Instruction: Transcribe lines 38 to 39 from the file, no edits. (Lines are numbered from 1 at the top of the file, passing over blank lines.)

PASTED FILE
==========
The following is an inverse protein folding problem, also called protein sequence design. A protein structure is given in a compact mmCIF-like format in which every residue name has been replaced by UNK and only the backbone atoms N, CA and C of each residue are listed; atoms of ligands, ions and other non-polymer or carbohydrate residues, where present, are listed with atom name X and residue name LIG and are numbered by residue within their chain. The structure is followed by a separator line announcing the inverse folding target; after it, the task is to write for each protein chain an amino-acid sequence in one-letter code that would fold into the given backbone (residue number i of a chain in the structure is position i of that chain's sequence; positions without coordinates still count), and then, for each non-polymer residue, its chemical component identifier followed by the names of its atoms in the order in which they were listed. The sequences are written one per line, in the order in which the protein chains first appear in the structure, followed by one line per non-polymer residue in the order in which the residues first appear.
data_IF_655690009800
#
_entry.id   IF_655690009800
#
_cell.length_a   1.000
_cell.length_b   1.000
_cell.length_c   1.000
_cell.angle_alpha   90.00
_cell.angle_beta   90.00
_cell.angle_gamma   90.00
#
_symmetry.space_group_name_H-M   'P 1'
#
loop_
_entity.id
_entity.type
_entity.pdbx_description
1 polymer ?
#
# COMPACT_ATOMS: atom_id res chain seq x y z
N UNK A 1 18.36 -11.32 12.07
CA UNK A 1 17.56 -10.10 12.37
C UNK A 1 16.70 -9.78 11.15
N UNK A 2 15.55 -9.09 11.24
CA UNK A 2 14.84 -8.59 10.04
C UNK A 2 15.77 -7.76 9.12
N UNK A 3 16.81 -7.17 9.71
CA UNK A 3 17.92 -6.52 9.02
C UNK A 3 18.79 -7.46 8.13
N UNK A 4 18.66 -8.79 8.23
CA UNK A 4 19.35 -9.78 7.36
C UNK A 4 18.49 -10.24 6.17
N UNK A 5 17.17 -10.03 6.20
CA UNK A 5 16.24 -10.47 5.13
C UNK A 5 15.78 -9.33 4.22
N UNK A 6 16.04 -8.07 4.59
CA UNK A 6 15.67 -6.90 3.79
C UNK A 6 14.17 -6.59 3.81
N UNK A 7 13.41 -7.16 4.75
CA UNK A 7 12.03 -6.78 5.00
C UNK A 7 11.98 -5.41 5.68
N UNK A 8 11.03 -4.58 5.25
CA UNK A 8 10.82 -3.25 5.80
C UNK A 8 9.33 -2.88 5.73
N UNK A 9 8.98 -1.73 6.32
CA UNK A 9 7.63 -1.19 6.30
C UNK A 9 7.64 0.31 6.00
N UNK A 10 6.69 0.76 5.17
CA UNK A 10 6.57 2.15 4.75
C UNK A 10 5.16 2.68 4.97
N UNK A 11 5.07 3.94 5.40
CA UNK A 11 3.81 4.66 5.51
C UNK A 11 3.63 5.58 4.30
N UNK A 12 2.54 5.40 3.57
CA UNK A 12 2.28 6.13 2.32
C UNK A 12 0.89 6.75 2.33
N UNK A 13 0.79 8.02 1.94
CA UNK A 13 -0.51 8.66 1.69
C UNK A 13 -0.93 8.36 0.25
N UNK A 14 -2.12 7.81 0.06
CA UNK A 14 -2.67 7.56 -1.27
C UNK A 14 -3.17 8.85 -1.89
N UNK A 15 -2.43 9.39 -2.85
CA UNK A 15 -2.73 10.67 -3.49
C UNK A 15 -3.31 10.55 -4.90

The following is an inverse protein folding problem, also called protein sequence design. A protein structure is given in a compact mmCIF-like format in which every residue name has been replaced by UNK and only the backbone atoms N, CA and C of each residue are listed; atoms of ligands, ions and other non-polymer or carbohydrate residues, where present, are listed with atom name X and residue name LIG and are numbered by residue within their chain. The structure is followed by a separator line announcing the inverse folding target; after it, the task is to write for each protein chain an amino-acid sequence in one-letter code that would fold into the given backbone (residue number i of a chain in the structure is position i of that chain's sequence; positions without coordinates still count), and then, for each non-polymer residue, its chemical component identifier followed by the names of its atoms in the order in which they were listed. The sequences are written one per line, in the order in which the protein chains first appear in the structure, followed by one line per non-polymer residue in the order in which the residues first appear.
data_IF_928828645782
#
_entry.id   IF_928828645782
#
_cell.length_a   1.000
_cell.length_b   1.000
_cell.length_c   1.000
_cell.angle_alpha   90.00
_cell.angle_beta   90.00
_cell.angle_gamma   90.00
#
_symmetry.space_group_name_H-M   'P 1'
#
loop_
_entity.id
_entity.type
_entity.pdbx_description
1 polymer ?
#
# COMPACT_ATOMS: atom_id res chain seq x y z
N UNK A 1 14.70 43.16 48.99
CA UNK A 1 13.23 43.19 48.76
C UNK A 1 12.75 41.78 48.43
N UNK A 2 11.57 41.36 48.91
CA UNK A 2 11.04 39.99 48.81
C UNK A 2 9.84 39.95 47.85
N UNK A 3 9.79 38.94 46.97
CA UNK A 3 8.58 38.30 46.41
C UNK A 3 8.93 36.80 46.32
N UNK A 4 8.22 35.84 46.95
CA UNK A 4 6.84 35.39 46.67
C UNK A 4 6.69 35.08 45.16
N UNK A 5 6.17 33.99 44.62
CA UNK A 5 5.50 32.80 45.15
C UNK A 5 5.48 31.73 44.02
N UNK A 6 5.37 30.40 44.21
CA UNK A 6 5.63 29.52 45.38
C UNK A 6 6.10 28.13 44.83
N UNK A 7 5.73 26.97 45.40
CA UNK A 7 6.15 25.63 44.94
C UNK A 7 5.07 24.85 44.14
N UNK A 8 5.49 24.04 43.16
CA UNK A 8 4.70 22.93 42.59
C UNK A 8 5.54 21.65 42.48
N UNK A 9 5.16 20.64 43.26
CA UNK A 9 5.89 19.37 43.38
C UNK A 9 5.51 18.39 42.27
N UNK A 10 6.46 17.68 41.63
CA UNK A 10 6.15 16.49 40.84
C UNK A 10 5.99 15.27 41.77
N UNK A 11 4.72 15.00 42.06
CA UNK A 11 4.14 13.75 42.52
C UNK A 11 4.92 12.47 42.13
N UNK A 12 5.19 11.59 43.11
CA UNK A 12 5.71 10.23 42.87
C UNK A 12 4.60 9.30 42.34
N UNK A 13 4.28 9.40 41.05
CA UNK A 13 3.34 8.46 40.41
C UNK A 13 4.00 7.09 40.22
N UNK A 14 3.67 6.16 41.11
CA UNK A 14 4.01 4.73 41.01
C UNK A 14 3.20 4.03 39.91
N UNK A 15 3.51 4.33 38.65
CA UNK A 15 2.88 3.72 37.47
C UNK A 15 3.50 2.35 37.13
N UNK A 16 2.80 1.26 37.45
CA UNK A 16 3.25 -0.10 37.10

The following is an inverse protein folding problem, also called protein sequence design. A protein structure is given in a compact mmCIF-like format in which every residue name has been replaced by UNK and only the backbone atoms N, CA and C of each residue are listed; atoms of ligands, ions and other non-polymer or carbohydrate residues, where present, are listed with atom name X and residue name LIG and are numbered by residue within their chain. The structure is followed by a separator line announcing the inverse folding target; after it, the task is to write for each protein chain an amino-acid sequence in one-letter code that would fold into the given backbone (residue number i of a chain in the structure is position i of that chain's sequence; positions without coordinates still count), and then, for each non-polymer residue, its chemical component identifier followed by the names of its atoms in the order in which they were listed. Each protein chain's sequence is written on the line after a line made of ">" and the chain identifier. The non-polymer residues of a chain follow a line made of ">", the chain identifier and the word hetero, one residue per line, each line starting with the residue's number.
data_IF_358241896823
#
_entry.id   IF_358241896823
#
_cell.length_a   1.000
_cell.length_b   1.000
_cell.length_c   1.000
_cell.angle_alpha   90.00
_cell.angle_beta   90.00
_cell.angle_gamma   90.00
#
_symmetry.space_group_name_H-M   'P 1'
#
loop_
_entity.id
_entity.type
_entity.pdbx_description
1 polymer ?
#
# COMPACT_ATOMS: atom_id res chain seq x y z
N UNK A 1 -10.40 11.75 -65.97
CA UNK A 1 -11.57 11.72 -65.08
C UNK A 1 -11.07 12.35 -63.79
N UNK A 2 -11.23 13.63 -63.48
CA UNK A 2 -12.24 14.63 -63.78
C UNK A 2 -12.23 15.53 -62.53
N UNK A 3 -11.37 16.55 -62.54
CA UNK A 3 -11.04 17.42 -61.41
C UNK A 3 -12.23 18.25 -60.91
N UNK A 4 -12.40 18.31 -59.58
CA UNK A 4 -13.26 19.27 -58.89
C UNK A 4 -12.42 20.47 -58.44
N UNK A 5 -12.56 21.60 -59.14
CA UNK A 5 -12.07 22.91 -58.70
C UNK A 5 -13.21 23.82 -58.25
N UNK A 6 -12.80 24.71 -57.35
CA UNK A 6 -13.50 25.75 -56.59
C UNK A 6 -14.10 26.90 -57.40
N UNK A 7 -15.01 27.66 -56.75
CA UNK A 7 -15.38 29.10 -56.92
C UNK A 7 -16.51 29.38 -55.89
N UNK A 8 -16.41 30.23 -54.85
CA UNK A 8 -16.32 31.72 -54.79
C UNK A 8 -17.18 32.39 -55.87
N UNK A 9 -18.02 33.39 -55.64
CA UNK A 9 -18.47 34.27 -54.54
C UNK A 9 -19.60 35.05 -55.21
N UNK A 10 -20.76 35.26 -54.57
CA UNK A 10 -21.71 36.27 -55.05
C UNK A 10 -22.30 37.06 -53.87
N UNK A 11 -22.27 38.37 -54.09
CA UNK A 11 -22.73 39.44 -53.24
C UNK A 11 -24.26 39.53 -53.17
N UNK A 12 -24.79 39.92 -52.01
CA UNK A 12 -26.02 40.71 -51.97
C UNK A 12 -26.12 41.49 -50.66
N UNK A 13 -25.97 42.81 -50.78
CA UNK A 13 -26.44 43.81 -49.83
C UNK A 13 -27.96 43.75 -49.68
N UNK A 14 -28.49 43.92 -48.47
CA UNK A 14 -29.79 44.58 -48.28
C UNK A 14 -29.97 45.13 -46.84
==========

CA UNK A 6 15.67 -6.90 3.79
C UNK A 6 14.17 -6.59 3.81